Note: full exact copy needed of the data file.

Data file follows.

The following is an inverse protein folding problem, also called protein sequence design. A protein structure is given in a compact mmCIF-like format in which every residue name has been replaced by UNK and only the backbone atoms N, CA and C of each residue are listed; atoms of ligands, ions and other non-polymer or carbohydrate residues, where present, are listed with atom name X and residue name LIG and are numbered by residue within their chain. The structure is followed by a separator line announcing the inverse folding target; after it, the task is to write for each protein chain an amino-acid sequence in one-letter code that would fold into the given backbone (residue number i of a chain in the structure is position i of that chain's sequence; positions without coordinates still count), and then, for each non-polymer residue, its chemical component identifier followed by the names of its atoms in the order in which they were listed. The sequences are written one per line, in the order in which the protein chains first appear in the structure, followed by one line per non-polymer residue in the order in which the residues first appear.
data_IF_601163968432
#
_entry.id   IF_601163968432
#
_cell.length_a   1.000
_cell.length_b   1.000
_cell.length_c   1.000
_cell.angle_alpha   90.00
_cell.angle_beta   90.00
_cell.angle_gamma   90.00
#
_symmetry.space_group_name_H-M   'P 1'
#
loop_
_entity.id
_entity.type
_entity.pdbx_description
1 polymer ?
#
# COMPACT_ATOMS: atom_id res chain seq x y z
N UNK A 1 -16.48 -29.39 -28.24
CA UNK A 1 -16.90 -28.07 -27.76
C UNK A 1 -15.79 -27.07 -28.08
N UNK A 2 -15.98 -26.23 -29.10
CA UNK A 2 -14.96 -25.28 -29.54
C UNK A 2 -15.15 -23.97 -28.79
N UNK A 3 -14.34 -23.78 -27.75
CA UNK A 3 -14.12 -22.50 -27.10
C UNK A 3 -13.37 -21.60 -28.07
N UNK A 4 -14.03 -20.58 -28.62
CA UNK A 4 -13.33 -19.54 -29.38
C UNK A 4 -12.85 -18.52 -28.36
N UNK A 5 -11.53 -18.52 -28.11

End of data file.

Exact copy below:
The following is an inverse protein folding problem, also called protein sequence design. A protein structure is given in a compact mmCIF-like format in which every residue name has been replaced by UNK and only the backbone atoms N, CA and C of each residue are listed; atoms of ligands, ions and other non-polymer or carbohydrate residues, where present, are listed with atom name X and residue name LIG and are numbered by residue within their chain. The structure is followed by a separator line announcing the inverse folding target; after it, the task is to write for each protein chain an amino-acid sequence in one-letter code that would fold into the given backbone (residue number i of a chain in the structure is position i of that chain's sequence; positions without coordinates still count), and then, for each non-polymer residue, its chemical component identifier followed by the names of its atoms in the order in which they were listed. The sequences are written one per line, in the order in which the protein chains first appear in the structure, followed by one line per non-polymer residue in the order in which the residues first appear.
data_IF_601163968432
#
_entry.id   IF_601163968432
#
_cell.length_a   1.000
_cell.length_b   1.000
_cell.length_c   1.000
_cell.angle_alpha   90.00
_cell.angle_beta   90.00
_cell.angle_gamma   90.00
#
_symmetry.space_group_name_H-M   'P 1'
#
loop_
_entity.id
_entity.type
_entity.pdbx_description
1 polymer ?
#
# COMPACT_ATOMS: atom_id res chain seq x y z
N UNK A 1 -16.48 -29.39 -28.24
CA UNK A 1 -16.90 -28.07 -27.76
C UNK A 1 -15.79 -27.07 -28.08
N UNK A 2 -15.98 -26.23 -29.10
CA UNK A 2 -14.96 -25.28 -29.54
C UNK A 2 -15.15 -23.97 -28.79
N UNK A 3 -14.34 -23.78 -27.75
CA UNK A 3 -14.12 -22.50 -27.10
C UNK A 3 -13.37 -21.60 -28.07
N UNK A 4 -14.03 -20.58 -28.62
CA UNK A 4 -13.33 -19.54 -29.38
C UNK A 4 -12.85 -18.52 -28.36
N UNK A 5 -11.53 -18.52 -28.11